And there’s no shame in that. Particularly if you have a genetic predisposition to high cholesterol, reaching a healthy level might be almost impossible on your own—no matter how hard you try, Dr. Steinbaum says.
Because high cholesterol is basically too much fatty buildup in your arteries, it might seem like avoiding fat as much as possible is the smart move to bring your numbers down. Not so, says Dr. Steinbaum: “It’s not about a fat-free diet, it’s more about eating the rightfats.”
Both saturated fats (found in foods like meat, full-fat dairy, and baked goods) and trans fats or hydrogenated oils (found in some margarine, processed foods, and fried foods) are known to drive up LDL cholesterol. You should limit saturated fats to no more than 7 percent of your total calories and avoid trans fats as much as possible, the NIH recommends.
On the other hand, trading saturated fats for heart-healthy monounsaturated and polyunsaturated ones—found in nuts, olive oil, avocado, and fatty fish—actually do your heart good, the latest evidence shows. Specifically, eating on nuts like almonds can help lower LDL cholesterol, found a recent review. And having a few servings of fatty fish like salmon each week can fight inflammation and reduce your heart attack risk. Even with healthy fats, though, the key is moderation. Keep your total fat intake to no more than 25 to 35 percent of your calories for the day, says the NIH. So, if you consume about 2,000 calories a day, no more than 700 calories should come from fat. (FYI, that’s a max of 78 grams of fat.)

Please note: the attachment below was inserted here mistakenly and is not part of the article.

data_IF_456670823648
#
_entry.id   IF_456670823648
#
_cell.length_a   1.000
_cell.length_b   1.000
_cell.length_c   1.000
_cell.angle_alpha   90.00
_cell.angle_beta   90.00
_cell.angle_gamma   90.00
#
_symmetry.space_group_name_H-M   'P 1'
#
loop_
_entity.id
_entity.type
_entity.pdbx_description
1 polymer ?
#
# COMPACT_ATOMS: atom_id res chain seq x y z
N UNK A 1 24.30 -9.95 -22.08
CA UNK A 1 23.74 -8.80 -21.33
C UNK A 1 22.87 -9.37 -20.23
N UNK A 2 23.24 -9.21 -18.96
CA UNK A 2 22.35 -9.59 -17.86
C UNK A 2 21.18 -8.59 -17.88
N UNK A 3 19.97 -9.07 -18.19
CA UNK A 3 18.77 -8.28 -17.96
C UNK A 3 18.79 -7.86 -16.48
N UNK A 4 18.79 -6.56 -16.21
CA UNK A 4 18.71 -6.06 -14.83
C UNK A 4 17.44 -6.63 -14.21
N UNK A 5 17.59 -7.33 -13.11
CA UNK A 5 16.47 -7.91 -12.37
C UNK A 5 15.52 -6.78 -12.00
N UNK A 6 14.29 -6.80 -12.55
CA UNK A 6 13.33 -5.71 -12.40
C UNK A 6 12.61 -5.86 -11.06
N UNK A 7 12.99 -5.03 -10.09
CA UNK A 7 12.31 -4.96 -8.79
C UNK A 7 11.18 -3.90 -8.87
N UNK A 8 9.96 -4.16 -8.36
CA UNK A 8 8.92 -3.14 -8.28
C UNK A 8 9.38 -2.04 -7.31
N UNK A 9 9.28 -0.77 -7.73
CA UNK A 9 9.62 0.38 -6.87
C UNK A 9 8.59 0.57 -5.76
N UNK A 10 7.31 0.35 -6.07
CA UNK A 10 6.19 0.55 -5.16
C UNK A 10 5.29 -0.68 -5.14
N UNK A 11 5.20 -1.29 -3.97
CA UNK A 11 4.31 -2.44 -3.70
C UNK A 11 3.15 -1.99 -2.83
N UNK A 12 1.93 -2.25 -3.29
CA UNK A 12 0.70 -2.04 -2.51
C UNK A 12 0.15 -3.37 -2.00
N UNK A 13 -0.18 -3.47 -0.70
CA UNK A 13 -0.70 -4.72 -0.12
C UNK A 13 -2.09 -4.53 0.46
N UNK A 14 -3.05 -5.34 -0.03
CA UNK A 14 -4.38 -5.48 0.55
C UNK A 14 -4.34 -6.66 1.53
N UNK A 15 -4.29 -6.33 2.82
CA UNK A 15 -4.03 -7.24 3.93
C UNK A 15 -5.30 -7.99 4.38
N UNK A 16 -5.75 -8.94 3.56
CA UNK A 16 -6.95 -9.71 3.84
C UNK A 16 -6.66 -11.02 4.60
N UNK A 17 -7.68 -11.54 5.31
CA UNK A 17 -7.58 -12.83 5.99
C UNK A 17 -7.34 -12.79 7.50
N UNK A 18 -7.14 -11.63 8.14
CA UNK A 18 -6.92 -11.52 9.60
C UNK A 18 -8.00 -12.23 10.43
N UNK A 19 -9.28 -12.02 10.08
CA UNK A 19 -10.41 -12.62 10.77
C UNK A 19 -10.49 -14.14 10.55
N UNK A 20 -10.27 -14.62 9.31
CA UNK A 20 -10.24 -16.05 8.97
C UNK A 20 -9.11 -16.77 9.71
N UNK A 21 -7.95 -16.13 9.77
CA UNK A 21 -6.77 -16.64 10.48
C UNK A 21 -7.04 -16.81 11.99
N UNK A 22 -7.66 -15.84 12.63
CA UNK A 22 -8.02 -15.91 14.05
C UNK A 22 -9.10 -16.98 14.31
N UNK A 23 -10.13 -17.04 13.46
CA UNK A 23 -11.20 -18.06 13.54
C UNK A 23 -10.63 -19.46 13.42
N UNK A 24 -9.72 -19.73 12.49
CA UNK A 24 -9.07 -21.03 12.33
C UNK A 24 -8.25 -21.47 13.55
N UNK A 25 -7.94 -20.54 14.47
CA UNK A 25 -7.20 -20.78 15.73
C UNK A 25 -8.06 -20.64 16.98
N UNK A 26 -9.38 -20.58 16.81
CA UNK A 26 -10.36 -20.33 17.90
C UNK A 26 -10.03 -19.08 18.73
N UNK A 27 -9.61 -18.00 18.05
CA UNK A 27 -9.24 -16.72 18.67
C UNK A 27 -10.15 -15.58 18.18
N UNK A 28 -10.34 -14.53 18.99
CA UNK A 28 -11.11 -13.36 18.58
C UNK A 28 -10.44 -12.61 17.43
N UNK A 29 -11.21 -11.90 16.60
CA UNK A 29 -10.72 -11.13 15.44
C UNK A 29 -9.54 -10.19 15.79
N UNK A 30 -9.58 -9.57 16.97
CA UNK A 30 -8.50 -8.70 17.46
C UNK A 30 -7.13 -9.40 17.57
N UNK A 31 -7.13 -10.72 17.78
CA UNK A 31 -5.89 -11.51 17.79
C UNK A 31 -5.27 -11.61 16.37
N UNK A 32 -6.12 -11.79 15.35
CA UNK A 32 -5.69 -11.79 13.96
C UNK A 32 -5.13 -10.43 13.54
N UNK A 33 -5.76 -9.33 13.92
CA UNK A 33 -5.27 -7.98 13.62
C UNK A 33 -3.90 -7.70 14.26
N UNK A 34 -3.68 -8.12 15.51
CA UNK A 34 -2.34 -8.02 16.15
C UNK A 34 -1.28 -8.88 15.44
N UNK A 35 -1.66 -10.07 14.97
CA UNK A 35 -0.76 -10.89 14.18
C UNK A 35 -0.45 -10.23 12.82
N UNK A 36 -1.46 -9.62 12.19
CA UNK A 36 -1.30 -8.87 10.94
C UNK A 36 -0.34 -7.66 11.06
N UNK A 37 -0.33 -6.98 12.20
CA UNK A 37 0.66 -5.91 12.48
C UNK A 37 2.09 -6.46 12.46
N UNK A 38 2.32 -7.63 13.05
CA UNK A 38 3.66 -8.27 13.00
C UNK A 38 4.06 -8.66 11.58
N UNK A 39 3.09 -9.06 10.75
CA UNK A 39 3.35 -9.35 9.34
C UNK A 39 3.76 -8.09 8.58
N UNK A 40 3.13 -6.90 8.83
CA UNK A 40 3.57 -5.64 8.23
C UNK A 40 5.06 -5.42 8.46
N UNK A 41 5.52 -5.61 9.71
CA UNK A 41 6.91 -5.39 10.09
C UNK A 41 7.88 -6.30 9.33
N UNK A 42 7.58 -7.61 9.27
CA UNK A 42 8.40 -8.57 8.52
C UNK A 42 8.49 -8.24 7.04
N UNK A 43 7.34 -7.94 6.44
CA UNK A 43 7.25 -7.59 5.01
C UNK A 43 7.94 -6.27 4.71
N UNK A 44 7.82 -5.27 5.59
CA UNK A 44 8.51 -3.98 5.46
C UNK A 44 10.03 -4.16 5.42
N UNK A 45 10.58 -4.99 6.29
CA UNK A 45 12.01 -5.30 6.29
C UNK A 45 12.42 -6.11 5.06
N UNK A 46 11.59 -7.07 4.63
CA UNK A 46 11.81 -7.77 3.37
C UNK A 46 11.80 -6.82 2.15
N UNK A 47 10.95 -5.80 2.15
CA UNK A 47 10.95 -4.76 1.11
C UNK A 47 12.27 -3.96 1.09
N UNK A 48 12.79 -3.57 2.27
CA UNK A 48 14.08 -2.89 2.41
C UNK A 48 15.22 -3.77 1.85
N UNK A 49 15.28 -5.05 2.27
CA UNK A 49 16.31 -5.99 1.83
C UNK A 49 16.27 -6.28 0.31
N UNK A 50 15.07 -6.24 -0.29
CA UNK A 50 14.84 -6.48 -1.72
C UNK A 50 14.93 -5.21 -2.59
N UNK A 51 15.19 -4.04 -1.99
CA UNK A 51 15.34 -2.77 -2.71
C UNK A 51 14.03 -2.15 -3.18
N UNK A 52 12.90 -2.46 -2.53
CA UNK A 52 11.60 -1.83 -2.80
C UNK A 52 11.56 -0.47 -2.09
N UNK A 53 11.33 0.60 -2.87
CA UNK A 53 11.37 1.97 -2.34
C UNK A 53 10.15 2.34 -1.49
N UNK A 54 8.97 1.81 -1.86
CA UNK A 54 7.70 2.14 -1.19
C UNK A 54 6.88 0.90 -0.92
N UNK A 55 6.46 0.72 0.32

The answer: true.Research shows that chronic stress can ratchet up LDL cholesterol and triglycerides (a cholesterol-like fat that also raises heart disease risk) and bring down HDL cholesterol. While experts are still learning about the connection, it’s thought that stress hormones like cortisol seem to cue the liver to produce more LDL cholesterol, Dr. Jain explains.
This is why stress management is an essential part of cholesterol management, the NHLBI says. One particularly effective option for taming tension? Walking. Strolling outside for 20 minutes, three times a week, can lower cortisol levels by as much as 10 percent, and it helps you reach your daily exercise goal.
The answer: false.High cholesterol isn’t a fix-it-and-forget-it condition. “Managing cholesterol is always a lifelong issue,” Dr. Steinbaum says. “It’s essential to continue regular exercise and maintain a heart-healthy diet.” That’s especially true for women because aging andmenopause can both cause your levels to creep higher over time.
That said, just because your doc prescribed a cholesterol-lowering med like a statin doesn’t necessarily mean you’re on it for life. “If you’re taking medication for primary prevention—meaning you haven’t had a heart attack or a stroke—you may be able to stop,” says Dr. Steinbaum. But you should only do so after weighing the pros and cons with your doctor, and getting specific instructions on how to wean off the drug safely, she says.